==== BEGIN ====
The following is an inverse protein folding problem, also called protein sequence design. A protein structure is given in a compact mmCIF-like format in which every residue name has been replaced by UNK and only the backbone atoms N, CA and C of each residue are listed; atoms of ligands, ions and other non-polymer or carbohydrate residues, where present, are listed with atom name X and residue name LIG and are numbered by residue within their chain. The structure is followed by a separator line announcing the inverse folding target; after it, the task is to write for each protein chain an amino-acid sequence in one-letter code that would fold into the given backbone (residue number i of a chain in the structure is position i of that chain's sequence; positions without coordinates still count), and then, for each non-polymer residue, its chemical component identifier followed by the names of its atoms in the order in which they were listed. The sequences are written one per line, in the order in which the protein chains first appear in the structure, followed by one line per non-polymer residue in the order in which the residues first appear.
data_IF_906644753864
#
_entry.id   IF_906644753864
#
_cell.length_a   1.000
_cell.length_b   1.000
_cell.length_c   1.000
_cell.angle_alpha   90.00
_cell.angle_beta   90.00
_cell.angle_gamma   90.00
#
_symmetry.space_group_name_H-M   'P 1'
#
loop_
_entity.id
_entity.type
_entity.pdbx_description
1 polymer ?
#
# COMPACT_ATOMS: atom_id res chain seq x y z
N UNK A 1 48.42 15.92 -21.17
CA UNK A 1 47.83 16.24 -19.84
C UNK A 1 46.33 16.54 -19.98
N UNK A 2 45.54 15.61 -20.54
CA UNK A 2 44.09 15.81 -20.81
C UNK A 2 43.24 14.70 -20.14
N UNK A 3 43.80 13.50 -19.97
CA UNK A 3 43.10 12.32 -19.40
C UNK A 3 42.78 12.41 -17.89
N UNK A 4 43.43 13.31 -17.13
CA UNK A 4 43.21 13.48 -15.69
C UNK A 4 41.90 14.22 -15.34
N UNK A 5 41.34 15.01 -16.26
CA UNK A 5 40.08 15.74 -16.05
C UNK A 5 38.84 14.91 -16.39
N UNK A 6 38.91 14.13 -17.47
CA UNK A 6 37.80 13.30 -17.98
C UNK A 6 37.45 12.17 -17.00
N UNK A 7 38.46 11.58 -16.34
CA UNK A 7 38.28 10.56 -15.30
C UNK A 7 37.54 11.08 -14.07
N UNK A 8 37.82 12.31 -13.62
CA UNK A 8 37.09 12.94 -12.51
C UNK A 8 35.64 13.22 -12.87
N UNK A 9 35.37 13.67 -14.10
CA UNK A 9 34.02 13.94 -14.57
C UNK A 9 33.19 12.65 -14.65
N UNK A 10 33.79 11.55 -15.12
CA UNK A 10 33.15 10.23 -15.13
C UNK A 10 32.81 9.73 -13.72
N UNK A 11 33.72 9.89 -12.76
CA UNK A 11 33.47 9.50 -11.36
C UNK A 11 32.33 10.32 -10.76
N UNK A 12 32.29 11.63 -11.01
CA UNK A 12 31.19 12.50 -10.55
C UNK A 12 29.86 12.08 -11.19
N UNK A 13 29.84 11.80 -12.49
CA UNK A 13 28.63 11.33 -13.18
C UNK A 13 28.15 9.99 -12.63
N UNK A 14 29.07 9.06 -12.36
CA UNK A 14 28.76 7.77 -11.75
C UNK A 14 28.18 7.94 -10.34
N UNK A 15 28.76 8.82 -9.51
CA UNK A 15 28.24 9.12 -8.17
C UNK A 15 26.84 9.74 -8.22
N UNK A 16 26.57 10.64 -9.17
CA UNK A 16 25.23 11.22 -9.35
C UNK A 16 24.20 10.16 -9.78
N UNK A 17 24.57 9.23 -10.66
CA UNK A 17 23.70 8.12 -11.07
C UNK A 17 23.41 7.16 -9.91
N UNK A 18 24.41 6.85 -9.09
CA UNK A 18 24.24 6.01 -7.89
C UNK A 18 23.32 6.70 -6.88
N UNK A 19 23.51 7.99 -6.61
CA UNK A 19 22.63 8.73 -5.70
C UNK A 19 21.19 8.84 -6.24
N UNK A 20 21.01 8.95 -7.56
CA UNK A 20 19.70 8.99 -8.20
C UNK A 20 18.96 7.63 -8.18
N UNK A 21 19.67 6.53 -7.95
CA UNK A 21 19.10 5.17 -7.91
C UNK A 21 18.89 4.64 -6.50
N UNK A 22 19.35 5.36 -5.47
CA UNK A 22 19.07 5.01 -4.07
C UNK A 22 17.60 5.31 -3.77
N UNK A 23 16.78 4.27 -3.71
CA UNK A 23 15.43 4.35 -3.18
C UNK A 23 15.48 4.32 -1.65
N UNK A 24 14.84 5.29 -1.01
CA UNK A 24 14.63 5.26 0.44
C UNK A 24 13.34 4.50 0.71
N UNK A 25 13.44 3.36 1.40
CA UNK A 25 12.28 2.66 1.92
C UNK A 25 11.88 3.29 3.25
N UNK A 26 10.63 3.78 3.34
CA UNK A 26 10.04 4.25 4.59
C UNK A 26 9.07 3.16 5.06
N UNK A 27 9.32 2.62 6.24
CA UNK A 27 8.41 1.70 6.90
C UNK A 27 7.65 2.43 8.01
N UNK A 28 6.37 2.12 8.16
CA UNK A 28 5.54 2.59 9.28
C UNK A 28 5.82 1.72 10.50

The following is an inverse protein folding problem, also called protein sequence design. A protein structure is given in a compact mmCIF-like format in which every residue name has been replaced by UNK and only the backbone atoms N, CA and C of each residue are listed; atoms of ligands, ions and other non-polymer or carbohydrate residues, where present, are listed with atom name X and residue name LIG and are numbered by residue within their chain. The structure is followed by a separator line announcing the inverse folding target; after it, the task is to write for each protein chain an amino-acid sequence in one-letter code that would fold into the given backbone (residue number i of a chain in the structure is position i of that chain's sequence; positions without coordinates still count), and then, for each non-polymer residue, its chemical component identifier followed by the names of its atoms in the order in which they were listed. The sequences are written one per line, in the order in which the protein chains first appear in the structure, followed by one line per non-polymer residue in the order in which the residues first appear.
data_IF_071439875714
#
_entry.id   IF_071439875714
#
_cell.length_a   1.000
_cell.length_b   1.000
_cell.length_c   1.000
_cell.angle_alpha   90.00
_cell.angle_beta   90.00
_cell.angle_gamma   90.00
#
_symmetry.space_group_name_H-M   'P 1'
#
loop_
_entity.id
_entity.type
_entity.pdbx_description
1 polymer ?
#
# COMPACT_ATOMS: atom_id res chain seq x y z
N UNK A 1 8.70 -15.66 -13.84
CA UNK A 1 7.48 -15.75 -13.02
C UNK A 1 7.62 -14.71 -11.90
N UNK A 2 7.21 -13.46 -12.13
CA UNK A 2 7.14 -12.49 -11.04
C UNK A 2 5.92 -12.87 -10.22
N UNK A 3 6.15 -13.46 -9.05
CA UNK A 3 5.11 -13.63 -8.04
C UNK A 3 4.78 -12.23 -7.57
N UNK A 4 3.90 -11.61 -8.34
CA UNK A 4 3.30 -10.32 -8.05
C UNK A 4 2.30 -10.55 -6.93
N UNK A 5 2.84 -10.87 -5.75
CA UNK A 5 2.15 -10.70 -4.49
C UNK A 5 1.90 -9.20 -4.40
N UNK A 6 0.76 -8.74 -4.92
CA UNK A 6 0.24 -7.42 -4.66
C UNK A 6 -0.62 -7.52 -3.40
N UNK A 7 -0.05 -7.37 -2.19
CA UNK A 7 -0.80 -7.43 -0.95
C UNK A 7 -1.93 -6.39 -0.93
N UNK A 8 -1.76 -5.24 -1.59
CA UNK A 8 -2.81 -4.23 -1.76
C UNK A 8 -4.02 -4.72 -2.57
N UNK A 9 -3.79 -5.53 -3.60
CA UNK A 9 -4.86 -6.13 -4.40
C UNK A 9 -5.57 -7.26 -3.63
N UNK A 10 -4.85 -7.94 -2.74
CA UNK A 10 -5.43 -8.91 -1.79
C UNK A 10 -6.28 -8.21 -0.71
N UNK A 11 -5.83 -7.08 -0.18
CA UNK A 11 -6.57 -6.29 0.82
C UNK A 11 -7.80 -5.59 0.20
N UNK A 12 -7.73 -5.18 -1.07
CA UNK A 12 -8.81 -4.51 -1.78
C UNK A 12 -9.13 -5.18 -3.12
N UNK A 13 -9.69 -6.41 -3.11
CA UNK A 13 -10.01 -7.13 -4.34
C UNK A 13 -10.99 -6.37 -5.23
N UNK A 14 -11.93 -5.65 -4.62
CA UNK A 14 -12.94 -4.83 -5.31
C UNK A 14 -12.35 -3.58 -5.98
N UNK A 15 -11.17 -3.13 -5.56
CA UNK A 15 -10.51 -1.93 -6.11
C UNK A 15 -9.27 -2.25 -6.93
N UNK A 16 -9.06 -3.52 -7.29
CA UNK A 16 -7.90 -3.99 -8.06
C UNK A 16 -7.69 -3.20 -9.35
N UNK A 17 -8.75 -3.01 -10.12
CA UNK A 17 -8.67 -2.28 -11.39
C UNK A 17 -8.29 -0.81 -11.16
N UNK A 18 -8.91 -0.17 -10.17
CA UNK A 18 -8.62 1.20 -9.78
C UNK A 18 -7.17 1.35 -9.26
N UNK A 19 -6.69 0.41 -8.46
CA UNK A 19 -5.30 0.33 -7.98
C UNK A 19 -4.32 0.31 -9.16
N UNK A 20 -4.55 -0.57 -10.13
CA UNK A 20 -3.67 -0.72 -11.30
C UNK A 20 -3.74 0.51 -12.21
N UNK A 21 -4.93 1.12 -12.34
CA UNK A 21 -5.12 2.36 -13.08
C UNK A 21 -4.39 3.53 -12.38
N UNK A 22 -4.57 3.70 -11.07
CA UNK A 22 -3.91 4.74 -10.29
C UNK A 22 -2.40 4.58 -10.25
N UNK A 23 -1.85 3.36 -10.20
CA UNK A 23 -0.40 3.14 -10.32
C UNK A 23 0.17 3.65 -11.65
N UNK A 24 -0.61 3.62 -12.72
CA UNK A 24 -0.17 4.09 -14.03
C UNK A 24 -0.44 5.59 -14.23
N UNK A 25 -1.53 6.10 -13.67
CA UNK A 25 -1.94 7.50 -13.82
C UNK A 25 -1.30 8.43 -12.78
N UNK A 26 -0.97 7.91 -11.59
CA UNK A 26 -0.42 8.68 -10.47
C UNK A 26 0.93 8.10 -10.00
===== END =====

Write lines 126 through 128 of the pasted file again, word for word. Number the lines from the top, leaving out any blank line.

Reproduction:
# COMPACT_ATOMS: atom_id res chain seq x y z
N UNK A 1 8.70 -15.66 -13.84
CA UNK A 1 7.48 -15.75 -13.02